This is the truth we must keep before us when listening again to ministers, including the Minister of Children, when they speak about the centrality of children’s rights. The test of their authenticity is the abolition of Direct Provision immediately so 5,000 people and 1,700 children can be treated as human beings.

Feasta statement on Budget 2013

October 16, 2013 at 8:18 am | Posted in Uncategorized | Leave a comment

Feasta, the Foundation for the Economics of Sustainability, today described Budget 2013 as yet another wasted opportunity to address our urgent environmental and social challenges. A true budget is one which balances not financial income and expenditure but human and ecological needs.
The debate surrounding the budget was characterised by a false choice between ‘austerity’ or ‘growth’. In fact, neither option is viable. Instead, what is needed is a radical re-structuring of our economy to ensure that we live within ecological limits in a just manner.

The urgency of this has never been more apparent. Climate change is firmly underway, resource constraints are more apparent and the fantasy that we can have endless economic growth is more clearly illusory than ever before.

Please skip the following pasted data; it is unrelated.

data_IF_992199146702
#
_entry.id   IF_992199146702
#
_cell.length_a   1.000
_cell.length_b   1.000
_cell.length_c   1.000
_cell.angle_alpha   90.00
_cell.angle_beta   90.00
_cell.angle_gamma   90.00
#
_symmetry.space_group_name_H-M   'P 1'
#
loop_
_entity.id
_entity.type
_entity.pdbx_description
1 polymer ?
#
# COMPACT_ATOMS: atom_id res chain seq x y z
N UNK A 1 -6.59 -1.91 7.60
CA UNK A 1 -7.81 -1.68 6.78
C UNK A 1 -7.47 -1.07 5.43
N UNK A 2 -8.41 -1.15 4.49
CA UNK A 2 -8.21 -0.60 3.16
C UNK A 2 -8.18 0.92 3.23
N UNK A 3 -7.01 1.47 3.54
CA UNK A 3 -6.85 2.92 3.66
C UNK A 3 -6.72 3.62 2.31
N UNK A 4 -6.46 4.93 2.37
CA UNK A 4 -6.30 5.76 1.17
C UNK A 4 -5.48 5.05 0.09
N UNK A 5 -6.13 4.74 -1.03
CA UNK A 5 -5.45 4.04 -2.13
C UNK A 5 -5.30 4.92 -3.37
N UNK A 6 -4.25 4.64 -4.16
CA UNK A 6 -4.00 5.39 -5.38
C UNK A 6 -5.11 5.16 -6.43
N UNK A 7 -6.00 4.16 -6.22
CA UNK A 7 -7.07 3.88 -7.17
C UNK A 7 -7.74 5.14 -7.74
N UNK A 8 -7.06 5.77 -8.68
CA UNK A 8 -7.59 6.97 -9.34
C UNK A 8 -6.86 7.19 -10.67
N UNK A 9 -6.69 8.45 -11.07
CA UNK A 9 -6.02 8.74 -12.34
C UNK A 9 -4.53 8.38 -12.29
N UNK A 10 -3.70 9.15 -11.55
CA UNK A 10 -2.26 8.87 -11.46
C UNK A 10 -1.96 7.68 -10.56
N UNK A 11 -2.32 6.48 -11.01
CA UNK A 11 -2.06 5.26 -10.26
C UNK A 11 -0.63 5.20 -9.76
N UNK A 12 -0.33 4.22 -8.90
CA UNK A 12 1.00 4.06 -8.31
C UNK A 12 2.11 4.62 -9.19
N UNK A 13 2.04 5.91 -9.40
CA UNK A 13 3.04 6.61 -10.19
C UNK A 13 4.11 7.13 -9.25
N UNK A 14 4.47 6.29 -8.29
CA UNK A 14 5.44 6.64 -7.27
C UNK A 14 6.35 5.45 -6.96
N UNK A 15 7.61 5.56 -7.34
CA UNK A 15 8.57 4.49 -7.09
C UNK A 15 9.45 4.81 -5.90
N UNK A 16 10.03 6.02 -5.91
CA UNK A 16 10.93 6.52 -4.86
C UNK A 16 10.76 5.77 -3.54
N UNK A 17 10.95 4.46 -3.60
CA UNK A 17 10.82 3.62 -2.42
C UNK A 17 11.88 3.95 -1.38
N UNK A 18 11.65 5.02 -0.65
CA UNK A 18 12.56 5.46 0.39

Today’s budget was constructed within an out-dated and dysfunctional mindset. The false choice between ‘austerity’ or growth is blinding us one more time to the true choice before us – that between genuine sustainability or not. The greatest challenge before our societies remains to see our world as it is rather than through the distorting lens of a dominant ideology which believes in infinite growth within a finite planet.

A new economic and social model is required. For its part, Feasta will continue to develop and present ideas and models which sketch out a resilient and sustainable world. We call on all political representatives to become planetary realists rather than economic growth fantasists.